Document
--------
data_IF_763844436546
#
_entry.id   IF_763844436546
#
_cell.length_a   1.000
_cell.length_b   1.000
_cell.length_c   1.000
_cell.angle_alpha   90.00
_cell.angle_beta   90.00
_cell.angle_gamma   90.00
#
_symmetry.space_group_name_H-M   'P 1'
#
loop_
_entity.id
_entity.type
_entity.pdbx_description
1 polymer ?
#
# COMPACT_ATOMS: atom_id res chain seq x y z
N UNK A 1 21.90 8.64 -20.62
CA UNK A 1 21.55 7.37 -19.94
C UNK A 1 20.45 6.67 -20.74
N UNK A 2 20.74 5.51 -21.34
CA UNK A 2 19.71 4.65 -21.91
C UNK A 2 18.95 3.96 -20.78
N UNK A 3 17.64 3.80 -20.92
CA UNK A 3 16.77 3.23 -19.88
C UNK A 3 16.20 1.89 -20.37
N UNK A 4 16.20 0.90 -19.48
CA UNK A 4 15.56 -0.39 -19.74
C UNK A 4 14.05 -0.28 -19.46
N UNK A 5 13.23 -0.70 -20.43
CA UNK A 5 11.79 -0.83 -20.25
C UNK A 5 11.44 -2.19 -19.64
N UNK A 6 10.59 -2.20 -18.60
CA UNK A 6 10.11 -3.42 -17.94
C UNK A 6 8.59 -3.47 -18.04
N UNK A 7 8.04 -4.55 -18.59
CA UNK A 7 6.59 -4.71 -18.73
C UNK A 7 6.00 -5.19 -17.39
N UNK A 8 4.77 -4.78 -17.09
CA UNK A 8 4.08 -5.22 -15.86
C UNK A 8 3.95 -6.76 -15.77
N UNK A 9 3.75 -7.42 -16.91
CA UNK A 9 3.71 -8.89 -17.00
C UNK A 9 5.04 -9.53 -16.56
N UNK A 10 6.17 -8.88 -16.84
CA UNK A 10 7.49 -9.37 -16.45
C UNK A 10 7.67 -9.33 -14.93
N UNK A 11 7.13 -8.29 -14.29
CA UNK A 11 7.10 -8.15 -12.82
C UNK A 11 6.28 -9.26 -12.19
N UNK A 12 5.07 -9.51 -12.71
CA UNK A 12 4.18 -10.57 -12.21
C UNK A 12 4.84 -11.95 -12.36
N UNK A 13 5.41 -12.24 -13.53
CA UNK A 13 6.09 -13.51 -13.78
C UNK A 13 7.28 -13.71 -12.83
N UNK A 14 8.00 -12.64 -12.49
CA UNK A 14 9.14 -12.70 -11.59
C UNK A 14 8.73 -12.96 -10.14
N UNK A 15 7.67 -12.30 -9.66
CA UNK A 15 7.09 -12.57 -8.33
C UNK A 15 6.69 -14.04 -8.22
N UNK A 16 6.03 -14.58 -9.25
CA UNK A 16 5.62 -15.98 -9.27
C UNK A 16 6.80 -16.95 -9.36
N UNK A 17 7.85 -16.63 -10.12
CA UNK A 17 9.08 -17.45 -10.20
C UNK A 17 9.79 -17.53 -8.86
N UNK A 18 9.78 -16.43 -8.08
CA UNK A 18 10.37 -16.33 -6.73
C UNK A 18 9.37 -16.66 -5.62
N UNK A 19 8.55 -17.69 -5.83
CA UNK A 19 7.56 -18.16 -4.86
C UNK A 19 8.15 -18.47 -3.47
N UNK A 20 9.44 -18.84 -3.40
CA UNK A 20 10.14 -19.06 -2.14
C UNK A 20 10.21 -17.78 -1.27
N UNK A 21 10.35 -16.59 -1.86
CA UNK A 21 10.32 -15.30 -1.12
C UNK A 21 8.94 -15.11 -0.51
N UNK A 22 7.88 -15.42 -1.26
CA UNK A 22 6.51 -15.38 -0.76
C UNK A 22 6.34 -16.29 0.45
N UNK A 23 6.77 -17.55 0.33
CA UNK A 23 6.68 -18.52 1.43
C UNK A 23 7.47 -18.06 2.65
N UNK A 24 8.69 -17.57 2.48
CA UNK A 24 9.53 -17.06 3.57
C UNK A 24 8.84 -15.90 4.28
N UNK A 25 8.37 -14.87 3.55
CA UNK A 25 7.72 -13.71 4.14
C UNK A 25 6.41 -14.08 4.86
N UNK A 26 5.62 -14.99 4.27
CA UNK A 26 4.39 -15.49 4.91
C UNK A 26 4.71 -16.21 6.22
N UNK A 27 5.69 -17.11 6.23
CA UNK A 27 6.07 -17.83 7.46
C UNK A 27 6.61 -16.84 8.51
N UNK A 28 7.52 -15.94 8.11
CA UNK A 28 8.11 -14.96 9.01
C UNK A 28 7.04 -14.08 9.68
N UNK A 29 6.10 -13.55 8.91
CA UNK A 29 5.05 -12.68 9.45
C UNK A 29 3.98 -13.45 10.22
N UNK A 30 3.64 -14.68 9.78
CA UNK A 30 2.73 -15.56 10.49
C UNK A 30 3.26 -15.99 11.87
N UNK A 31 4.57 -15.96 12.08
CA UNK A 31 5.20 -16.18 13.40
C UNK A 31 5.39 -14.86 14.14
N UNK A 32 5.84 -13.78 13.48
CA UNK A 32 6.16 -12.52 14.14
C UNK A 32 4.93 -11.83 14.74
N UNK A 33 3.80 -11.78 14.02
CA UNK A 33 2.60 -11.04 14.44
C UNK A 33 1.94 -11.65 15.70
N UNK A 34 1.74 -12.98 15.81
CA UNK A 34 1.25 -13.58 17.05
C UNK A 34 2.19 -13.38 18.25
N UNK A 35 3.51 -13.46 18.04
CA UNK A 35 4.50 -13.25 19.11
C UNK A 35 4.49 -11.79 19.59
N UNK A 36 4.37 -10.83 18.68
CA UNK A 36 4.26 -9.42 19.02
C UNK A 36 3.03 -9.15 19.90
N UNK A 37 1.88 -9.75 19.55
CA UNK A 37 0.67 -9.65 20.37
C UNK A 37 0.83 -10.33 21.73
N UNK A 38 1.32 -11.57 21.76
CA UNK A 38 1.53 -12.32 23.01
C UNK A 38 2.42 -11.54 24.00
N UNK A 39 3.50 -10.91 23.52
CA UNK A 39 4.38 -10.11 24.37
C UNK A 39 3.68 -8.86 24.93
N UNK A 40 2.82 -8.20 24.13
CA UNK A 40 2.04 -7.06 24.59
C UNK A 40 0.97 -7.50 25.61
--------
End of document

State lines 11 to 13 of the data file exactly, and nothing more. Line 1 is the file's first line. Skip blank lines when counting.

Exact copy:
#
_symmetry.space_group_name_H-M   'P 1'
#